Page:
Plant Assessment Form

Limonium ramosissimum ssp. provinciale

Common Names: Algerian sea lavendar

Evaluated on: 5/20/11

List committee review date:

Re-evaluation date:

Evaluator(s)

Elizabeth Brusati, Science Program Manager
Cal-IPC
1442-A Walnut St. #462, Berkeley, CA 94709
510-843-3902
edbrusati@cal-ipc.org
Joseph M. DiTomaso, Specialist in Cooperative Extension
Dept. of Plant Sciences, University of California-Davis
Mail Stop 4, One Shields Ave., Davis CA 95616
530-754-8715
jmditomaso@ucdavis.edu

No list committee members listed

General Comments

No general comments for this species

Table 2. Criteria, Section, and Overall Scores

Overall Score? Limited
Alert Status? No Alert
Documentation? 2.5 out of 5
Score Documentation
1.1 ?Impact on abiotic ecosystem processes D Other Published Material
Impact?
Four-part score DBUU Total Score
C
1.2 ?Impact on plant community B. Moderate Other Published Material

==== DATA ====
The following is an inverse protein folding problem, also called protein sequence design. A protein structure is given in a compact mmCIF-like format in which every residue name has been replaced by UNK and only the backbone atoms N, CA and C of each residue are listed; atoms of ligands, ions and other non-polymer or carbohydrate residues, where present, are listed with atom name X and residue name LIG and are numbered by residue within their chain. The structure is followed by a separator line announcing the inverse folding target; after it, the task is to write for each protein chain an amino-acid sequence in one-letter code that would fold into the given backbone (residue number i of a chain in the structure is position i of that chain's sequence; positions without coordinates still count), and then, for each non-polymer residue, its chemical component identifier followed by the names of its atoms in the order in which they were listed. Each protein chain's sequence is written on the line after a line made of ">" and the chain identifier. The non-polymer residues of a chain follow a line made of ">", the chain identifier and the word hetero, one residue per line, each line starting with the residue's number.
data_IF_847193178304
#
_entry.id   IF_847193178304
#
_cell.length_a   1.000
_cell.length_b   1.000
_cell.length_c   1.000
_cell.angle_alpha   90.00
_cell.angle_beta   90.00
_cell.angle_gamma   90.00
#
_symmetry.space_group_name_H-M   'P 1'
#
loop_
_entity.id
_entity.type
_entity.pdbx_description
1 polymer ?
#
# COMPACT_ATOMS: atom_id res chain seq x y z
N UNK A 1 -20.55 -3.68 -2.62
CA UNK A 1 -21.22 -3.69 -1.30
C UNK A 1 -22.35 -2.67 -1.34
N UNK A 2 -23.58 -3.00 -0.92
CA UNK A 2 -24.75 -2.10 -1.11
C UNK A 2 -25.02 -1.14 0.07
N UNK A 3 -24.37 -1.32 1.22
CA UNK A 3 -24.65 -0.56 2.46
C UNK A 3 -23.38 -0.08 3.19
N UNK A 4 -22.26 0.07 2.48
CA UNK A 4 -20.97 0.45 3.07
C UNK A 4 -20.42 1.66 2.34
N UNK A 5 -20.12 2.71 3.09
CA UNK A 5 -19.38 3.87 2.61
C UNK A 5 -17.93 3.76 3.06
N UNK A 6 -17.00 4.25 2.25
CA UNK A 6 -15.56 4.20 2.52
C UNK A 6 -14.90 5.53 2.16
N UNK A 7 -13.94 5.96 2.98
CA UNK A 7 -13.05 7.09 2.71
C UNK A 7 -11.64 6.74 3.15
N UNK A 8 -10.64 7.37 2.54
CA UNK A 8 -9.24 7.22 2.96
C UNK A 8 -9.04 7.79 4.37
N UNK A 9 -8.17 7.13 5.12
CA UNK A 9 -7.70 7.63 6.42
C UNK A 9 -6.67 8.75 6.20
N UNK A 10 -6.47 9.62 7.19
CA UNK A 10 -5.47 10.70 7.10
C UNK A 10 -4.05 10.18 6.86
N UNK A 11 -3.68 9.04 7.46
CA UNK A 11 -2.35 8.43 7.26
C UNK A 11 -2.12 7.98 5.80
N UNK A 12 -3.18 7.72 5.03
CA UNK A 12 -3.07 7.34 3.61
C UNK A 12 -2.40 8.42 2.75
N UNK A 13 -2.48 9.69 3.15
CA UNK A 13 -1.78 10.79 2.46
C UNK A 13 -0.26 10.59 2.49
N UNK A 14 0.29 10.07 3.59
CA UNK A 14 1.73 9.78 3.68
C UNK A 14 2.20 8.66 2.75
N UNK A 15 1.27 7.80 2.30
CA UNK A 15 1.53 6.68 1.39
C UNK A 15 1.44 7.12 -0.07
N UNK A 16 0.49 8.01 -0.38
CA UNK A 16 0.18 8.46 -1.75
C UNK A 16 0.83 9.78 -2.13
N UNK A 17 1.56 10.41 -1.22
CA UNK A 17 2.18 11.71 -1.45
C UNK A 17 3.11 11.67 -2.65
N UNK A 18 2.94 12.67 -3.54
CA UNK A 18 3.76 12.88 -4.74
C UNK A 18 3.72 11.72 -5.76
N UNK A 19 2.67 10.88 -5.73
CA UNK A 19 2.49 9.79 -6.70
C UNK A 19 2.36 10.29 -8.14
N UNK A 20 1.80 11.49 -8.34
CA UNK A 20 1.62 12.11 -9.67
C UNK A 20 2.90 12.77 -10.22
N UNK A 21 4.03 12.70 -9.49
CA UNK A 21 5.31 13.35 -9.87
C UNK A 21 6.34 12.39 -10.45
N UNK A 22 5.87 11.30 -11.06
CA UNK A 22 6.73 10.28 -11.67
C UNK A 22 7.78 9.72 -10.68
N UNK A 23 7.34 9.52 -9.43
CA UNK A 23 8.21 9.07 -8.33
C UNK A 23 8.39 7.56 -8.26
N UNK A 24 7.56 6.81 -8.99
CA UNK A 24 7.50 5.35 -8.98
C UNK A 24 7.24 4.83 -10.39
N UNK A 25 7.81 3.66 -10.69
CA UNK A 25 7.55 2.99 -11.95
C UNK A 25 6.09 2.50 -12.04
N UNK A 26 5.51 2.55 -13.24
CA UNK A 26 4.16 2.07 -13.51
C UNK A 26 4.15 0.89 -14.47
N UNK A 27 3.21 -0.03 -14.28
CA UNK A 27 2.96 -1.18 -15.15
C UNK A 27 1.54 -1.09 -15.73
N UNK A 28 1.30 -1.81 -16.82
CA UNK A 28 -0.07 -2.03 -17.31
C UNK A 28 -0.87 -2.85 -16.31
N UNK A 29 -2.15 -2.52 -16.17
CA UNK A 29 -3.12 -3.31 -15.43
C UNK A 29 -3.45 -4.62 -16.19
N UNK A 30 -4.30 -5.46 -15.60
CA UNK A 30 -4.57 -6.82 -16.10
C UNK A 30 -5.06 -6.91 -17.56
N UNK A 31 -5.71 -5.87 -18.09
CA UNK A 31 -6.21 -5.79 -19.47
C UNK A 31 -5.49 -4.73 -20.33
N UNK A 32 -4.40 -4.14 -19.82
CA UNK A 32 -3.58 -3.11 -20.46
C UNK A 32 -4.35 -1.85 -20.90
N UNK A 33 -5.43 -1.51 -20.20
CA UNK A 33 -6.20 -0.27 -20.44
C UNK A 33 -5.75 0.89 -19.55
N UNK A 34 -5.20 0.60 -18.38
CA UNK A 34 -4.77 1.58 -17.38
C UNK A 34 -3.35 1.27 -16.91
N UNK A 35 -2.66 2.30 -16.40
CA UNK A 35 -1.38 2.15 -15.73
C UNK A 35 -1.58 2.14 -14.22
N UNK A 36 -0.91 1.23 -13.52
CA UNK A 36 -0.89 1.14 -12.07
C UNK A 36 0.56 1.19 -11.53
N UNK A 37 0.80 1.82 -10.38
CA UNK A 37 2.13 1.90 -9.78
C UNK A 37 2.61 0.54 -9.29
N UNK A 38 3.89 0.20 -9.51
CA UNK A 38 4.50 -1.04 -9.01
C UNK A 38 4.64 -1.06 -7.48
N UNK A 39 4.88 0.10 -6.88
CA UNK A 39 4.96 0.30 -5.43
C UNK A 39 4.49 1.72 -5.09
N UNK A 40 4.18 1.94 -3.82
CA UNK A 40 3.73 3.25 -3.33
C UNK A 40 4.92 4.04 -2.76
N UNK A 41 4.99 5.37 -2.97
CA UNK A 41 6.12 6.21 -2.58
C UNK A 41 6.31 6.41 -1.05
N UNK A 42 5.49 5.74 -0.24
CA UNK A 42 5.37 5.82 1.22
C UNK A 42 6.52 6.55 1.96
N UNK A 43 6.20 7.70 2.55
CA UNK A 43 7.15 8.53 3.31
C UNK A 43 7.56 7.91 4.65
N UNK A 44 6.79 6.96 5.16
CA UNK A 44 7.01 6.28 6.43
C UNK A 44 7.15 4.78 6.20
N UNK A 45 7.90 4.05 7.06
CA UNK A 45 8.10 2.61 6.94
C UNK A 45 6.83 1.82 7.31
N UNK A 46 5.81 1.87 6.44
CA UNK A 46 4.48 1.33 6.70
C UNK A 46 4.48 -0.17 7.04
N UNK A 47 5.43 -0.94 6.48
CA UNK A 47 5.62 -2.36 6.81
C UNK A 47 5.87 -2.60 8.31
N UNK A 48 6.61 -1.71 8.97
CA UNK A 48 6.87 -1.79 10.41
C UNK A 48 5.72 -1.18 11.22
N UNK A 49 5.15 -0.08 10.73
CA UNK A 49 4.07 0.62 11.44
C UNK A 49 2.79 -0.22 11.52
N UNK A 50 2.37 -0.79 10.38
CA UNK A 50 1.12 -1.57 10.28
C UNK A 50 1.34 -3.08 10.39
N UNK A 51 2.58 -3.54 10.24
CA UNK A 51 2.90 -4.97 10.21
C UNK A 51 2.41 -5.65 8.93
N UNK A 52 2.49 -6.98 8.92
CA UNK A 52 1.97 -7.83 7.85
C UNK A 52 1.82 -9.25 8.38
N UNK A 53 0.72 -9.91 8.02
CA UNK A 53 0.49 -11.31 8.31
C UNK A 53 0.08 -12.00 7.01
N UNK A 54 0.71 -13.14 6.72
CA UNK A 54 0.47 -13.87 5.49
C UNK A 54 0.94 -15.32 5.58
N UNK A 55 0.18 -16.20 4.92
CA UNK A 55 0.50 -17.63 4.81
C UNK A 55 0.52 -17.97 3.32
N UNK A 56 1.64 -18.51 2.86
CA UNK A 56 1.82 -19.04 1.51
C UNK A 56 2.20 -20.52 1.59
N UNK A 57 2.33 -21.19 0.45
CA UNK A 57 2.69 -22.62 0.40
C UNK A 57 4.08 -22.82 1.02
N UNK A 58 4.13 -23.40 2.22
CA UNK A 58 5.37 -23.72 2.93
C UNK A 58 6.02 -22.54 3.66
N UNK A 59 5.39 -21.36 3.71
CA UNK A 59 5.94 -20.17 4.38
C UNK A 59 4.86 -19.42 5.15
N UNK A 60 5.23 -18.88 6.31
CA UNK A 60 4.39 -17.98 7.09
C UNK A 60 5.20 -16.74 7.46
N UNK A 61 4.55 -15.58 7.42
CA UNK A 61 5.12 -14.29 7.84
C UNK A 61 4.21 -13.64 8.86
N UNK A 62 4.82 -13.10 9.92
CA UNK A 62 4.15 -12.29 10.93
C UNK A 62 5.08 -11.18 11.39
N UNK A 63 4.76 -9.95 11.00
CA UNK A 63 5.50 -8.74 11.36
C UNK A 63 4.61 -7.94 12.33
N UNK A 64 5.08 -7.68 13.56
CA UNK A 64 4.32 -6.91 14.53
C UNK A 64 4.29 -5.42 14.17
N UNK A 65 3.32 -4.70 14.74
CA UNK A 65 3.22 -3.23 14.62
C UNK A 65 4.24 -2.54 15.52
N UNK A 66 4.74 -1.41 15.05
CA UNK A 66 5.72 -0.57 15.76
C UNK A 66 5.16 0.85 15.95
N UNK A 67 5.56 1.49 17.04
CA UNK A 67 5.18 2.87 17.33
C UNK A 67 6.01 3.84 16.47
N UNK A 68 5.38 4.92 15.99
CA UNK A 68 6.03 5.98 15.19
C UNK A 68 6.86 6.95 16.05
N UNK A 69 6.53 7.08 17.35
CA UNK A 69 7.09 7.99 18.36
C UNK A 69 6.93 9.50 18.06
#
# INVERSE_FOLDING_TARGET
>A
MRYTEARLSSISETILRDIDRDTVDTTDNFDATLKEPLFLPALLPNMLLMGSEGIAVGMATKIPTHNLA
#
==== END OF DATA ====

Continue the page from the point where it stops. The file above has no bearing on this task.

1.3 ?Impact on higher trophic levels U. Unknown
1.4 ?Impact on genetic integrity U. Unknown Other Published Material
2.1 ?Role of anthropogenic and natural disturbance in establishment C. Minor Other Published Material
Invasiveness?
Total Points
10 Total Score C
2.2 ?Local rate of spread with no management B. Increases less rapidly Other Published Material
2.3 ?Recent trend in total area infested within state C. Stable Observational
2.4 ?Innate reproductive potential
(see Worksheet A)
A. High Other Published Material
2.5 ?Potential for human-caused dispersal C. Low Other Published Material
2.6 ? Potential for natural long-distance dispersal B. Occasional Other Published Material
2.7 ?Other regions invaded D. Not known anywhere else
3.1 ?Ecological amplitude/Range
(see Worksheet C)
D. Narrow Other Published Material
Distribution?
Total Score D
3.2 ?Distribution/Peak frequency
(see Worksheet C)
D. Very low Observational